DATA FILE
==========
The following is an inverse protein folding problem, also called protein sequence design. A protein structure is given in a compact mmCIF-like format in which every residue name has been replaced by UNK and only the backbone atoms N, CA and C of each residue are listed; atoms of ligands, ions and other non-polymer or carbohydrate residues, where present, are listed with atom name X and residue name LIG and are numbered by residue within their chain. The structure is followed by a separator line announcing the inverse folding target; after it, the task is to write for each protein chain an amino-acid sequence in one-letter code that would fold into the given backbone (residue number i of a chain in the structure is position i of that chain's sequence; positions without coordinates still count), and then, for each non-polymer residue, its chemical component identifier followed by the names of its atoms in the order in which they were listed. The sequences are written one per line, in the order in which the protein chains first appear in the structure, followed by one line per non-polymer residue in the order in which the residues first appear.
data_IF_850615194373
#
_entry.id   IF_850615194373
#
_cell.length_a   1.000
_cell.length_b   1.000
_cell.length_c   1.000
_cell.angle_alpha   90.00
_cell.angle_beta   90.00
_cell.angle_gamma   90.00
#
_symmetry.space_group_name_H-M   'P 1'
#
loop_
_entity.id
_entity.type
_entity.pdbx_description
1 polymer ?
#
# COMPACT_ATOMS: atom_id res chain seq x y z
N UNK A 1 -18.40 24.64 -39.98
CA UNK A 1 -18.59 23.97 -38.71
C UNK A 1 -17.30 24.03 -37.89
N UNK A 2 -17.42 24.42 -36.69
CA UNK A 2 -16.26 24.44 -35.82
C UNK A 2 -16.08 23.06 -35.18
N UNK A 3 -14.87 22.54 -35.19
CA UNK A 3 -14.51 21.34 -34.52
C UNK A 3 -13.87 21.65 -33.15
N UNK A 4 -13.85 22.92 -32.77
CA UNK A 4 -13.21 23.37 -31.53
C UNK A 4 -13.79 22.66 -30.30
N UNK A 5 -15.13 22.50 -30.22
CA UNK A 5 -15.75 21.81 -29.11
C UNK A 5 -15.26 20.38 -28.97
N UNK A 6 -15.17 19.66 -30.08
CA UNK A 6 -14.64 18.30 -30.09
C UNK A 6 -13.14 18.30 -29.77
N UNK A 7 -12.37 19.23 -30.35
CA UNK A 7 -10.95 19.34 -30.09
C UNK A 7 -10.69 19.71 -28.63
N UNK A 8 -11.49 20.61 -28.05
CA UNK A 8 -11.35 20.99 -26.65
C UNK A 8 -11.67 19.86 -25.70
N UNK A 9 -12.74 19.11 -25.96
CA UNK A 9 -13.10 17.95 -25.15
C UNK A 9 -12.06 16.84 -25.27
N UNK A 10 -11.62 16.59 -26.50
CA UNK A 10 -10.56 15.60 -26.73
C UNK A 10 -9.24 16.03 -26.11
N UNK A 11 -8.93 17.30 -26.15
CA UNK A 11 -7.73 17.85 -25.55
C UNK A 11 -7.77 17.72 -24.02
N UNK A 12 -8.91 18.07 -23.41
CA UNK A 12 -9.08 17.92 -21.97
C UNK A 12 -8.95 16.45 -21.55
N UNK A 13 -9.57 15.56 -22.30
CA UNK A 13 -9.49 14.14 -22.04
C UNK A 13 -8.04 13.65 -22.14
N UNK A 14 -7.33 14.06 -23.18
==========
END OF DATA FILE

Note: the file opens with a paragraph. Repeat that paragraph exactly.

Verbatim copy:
The following is an inverse protein folding problem, also called protein sequence design. A protein structure is given in a compact mmCIF-like format in which every residue name has been replaced by UNK and only the backbone atoms N, CA and C of each residue are listed; atoms of ligands, ions and other non-polymer or carbohydrate residues, where present, are listed with atom name X and residue name LIG and are numbered by residue within their chain. The structure is followed by a separator line announcing the inverse folding target; after it, the task is to write for each protein chain an amino-acid sequence in one-letter code that would fold into the given backbone (residue number i of a chain in the structure is position i of that chain's sequence; positions without coordinates still count), and then, for each non-polymer residue, its chemical component identifier followed by the names of its atoms in the order in which they were listed. The sequences are written one per line, in the order in which the protein chains first appear in the structure, followed by one line per non-polymer residue in the order in which the residues first appear.